Staff Blogger: Josh Hilgenberg, Advancement/Communications Intern
Rick Dziak was born and raised in Marblehead, Ohio. Ask him about his first Lakeside experience, and he simply replies that Lakeside was “always there” – he worked at the drug store with his mother before it became The Shade Tree, he attended school on Walnut Avenue for the first four years of elementary school and moved to the school now on Route 163, and he even sold his first painting at the Lakeside Art Show in 1961.
Dziak has loved painting since he was in elementary school, where Eleanor Durr was his art teacher. Unfortunately, art was only a part of the curriculum up to the sixth grade. Determined to follow his passion, he asked for a set of oil paints for Christmas when he was 14, and Santa obliged.
With this paint set, Dziak created the first piece of art he would sell, which was purchased by an administrator of Lakeside at the time, Willard Durfey. When asked how it felt to sell his first piece, he laughed and jokingly said, “jipped.” I quickly learned he is a man to do the unexpected.
Working the soda fountain one day, Dziak’s mother told him Durfey was interested in buying his painting for $15 because he wanted to keep it in his office. A young Dziak retorted the price was $25. His wise mother, a voice of reason, said to take the money and not to worry. He took her advice.
In college, he decided to major in architecture, telling me that the best parts were the art classes and drawing required for the degree. He cites his amazing instructors during this time in his life as the reason for his need to develop his talent.
After college, Dziak spent his time wearing a variety of different hats – drafted into the army during the Vietnam War, becoming a teacher, getting married and having kids – but painting was always a constant. His life was balanced between his career, his passion and his family.
When his younger sister passed away, he came to the realization that “life is too short.” Dziak disciplined his painting, scheduling out quotas for how many pieces he wanted to finish within a week. If he was satisfied with one out of 20 of them, he was happy.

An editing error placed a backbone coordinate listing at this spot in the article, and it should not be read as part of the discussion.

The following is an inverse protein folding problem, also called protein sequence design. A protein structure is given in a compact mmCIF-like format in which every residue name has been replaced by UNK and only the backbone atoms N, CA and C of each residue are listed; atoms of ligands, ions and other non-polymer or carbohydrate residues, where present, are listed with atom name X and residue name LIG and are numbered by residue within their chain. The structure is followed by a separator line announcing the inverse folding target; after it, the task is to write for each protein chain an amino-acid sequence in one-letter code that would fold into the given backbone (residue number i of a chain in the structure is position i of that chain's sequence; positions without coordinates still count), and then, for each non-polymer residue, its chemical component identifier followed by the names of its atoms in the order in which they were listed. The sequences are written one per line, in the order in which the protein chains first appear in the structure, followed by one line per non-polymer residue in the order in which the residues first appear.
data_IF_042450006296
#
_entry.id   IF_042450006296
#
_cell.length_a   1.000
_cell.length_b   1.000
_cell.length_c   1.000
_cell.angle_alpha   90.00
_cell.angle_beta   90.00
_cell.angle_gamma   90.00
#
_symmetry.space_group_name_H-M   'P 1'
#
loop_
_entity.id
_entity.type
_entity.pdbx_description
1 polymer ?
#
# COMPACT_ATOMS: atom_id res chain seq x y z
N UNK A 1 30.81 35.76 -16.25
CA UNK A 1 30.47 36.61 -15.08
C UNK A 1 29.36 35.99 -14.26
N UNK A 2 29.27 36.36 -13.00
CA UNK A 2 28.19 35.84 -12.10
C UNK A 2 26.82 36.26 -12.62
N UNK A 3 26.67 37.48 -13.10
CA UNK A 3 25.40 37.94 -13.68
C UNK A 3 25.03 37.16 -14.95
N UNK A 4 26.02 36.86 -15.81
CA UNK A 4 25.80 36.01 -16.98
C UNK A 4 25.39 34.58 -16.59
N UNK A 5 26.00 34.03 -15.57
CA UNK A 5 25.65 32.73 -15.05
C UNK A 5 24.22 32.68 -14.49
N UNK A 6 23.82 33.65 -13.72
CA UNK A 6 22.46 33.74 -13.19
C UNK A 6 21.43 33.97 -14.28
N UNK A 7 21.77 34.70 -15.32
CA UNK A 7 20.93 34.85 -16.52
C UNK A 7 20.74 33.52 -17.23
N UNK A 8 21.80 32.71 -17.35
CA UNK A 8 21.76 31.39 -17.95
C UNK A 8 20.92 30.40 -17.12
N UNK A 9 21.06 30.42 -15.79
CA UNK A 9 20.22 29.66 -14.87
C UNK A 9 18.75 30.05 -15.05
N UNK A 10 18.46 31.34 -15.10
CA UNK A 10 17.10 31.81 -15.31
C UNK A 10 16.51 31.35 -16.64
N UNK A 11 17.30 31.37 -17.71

During this time, Dziak found a dedicated group of painters out of Toledo, Ohio that painted together every Monday, their subjects ranging from human models to landscapes. Dziak recalls attending every single session for five years, driving over an hour one way each week to improve his craft, no matter the weather, no matter how early he had to wake up.
Not only did they help each other become better painters, but Dziak also created powerful friendships as a result. Their goals echoed one another, and brought them together. Dziak tells me that finding a group of like-minded people is crucial to where he is now, and to anyone seeking to become proficient in their craft. The comradery is encouraging and helps curb the thought of giving up.
“Hook onto others,” he advises.
At this point in our conversation, we transitioned from anecdotal to advisory. I asked him what advice he would give to an aspiring artist, and he quickly joked “find a spouse with a good job.” We shared a laugh, and he waved his hands saying he would give me a real answer.
His first piece of advice is to go to school and expose oneself to all sorts of mediums and people, referencing his college days and his teachers.
Dziak believes in perseverance. Failures are inevitable, and unless we accept them, we can never overcome them. Summing up the idea perfectly and succinctly, he says, “Every painting is just practice for the next one.”
When Dziak looks at one of his finished paintings, he analyzes it, searching for areas of improvement.
“When I look at a painting, I want it to give me energy,” he says. A viewer should feel something when they look at a painting, or it isn’t good, according to Dziak. The artist paints their energy onto the canvas, and this is what makes it beautiful.
At this point, he looked around his studio, pointing out examples of his own paintings that did and did not have energy.
Every single one of the thousands of decisions that go into a painting – the brush strokes, the colors, the composition – work together and build the energy that separates “this is nice” from speechless, he tells me.
Speaking of energy, Dziak is full of it. He’s quick-witted and a joy to talk to. Throughout my time with him, I noticed twinkles and infectious smirks when he would tell stories from his youth. It’s obvious where his art finds its energy.
Lakeside is lucky that Dziak is so inspired by its environment. His art adorns buildings all over Lakeside, in businesses and homes alike. His energy is also evident all over our community, encapsulating his inspiration and inciting it in others.